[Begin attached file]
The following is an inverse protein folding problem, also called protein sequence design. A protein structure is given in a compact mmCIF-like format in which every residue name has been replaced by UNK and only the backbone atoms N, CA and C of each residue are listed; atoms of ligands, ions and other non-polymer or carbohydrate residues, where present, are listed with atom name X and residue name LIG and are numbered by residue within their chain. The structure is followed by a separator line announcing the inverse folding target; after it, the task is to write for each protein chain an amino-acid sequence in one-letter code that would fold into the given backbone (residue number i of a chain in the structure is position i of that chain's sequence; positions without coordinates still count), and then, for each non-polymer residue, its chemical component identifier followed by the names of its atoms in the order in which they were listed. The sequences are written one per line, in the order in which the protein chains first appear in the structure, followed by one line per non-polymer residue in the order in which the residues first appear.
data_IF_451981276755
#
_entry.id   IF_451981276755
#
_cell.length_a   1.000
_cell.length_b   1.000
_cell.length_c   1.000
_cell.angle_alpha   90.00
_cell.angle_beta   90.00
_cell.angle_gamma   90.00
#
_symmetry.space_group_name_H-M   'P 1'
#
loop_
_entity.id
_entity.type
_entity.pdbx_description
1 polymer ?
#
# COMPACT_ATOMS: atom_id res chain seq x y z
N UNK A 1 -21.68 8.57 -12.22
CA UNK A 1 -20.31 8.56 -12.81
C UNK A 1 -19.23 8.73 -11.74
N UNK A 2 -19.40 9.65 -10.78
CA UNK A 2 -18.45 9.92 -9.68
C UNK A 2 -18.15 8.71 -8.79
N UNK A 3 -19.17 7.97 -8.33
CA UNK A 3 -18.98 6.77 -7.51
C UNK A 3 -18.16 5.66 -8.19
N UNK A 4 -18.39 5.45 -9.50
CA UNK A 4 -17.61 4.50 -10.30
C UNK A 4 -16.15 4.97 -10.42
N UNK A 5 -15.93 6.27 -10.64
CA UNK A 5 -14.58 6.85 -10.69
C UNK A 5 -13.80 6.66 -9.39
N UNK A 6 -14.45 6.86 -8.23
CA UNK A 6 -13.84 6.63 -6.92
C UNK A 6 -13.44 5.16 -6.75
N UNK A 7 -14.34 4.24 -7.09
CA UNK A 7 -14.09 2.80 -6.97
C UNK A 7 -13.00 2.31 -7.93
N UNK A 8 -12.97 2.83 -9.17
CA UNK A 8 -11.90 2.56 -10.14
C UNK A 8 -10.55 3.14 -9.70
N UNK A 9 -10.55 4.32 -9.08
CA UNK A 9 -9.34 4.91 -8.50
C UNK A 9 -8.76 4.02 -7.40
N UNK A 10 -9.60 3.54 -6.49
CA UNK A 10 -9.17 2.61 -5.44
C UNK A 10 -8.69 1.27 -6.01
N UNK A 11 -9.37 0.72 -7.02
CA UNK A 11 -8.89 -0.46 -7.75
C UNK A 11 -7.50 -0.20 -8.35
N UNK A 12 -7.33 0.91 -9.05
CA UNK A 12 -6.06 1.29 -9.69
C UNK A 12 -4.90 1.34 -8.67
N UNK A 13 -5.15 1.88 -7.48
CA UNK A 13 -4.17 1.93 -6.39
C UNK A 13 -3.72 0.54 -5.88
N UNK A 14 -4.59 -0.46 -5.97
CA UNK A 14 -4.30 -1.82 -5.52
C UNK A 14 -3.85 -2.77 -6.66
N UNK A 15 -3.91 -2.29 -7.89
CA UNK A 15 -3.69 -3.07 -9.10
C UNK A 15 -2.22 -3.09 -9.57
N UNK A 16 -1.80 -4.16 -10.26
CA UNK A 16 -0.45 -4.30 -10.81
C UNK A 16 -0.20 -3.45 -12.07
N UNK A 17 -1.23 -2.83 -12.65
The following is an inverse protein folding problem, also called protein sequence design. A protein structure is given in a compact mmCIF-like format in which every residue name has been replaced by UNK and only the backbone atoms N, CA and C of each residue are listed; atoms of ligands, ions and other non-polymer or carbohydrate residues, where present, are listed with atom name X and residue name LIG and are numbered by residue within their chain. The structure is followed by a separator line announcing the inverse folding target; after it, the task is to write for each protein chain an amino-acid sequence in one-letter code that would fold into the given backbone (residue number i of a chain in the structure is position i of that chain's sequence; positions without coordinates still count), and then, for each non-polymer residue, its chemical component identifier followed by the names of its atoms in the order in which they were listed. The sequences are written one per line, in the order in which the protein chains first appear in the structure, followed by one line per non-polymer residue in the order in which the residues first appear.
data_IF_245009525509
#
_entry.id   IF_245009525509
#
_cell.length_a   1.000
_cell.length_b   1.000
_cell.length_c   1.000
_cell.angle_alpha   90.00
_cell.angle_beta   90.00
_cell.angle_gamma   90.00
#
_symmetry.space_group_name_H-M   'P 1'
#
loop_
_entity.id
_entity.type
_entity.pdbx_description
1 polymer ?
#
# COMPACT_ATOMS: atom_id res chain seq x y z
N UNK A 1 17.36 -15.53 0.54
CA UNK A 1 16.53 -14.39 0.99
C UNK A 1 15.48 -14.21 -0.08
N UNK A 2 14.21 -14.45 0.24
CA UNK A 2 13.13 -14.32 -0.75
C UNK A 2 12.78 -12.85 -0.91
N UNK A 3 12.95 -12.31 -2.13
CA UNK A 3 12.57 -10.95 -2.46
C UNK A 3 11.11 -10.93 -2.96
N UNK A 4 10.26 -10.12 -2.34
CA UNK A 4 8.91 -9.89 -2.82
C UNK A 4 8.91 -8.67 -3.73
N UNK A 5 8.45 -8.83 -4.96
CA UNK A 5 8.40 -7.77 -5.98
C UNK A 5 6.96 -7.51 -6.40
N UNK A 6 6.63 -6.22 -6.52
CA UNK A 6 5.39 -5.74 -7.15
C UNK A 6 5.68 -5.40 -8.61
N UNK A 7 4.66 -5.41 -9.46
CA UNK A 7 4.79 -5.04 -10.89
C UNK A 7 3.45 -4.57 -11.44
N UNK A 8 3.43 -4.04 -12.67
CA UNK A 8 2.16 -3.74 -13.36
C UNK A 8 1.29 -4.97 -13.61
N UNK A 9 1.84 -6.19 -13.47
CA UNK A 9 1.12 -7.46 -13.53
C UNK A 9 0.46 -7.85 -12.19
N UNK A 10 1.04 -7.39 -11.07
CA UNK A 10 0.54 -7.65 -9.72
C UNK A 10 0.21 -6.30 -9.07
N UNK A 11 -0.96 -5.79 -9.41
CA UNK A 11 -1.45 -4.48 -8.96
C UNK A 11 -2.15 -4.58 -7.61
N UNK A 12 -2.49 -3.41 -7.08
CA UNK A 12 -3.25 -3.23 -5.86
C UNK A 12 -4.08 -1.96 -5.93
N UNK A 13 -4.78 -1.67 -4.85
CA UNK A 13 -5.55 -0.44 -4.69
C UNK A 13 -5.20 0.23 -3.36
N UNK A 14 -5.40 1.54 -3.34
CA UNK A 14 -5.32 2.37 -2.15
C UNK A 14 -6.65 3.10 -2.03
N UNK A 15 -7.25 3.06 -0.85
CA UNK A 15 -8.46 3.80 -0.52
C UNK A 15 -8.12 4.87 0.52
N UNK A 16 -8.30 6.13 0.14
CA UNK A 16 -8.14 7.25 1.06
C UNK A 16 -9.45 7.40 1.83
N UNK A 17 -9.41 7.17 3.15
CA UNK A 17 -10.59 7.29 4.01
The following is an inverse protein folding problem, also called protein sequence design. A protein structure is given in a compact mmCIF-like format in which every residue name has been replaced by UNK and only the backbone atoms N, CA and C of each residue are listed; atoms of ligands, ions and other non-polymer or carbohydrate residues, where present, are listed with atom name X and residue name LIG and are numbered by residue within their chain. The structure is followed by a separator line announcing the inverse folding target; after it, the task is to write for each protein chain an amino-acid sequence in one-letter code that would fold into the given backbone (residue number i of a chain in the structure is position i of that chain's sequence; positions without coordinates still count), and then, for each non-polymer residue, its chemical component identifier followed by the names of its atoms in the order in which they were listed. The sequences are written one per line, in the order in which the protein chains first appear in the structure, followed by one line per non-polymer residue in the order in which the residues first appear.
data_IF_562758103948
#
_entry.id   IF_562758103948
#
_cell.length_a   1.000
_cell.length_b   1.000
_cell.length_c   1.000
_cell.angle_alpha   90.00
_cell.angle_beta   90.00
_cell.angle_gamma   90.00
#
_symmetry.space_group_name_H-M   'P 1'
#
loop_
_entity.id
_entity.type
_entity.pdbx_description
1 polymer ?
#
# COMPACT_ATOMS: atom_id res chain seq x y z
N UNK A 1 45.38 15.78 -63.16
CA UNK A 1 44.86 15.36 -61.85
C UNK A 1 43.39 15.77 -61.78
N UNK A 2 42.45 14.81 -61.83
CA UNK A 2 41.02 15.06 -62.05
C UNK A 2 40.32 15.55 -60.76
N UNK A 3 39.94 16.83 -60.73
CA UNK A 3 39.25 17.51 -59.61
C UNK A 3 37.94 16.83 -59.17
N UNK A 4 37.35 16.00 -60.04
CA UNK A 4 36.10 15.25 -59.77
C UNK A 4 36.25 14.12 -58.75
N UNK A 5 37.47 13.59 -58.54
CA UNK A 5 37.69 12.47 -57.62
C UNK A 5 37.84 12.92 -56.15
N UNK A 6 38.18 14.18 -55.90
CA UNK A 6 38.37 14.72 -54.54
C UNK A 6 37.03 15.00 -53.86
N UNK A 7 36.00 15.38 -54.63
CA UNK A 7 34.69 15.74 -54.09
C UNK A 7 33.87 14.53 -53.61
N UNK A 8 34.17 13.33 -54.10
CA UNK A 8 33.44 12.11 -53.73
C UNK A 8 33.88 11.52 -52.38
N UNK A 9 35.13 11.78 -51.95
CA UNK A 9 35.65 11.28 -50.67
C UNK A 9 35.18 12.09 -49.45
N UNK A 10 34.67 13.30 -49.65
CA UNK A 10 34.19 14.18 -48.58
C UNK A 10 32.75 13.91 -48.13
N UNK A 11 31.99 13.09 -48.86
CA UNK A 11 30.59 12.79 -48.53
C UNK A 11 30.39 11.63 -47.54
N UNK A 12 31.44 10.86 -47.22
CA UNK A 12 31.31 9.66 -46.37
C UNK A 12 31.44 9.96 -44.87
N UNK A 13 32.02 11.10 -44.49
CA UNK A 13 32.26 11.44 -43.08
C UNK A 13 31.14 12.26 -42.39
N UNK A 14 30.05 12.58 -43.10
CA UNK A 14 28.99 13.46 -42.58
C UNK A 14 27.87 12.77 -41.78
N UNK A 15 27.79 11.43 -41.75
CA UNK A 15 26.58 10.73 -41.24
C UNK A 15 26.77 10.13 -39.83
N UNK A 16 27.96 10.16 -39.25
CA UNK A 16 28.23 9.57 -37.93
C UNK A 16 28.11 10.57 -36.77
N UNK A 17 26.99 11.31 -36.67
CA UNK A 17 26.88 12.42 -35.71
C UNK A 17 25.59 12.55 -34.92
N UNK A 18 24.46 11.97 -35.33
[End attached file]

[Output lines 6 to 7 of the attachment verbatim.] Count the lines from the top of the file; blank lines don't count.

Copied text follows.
_cell.length_a   1.000
_cell.length_b   1.000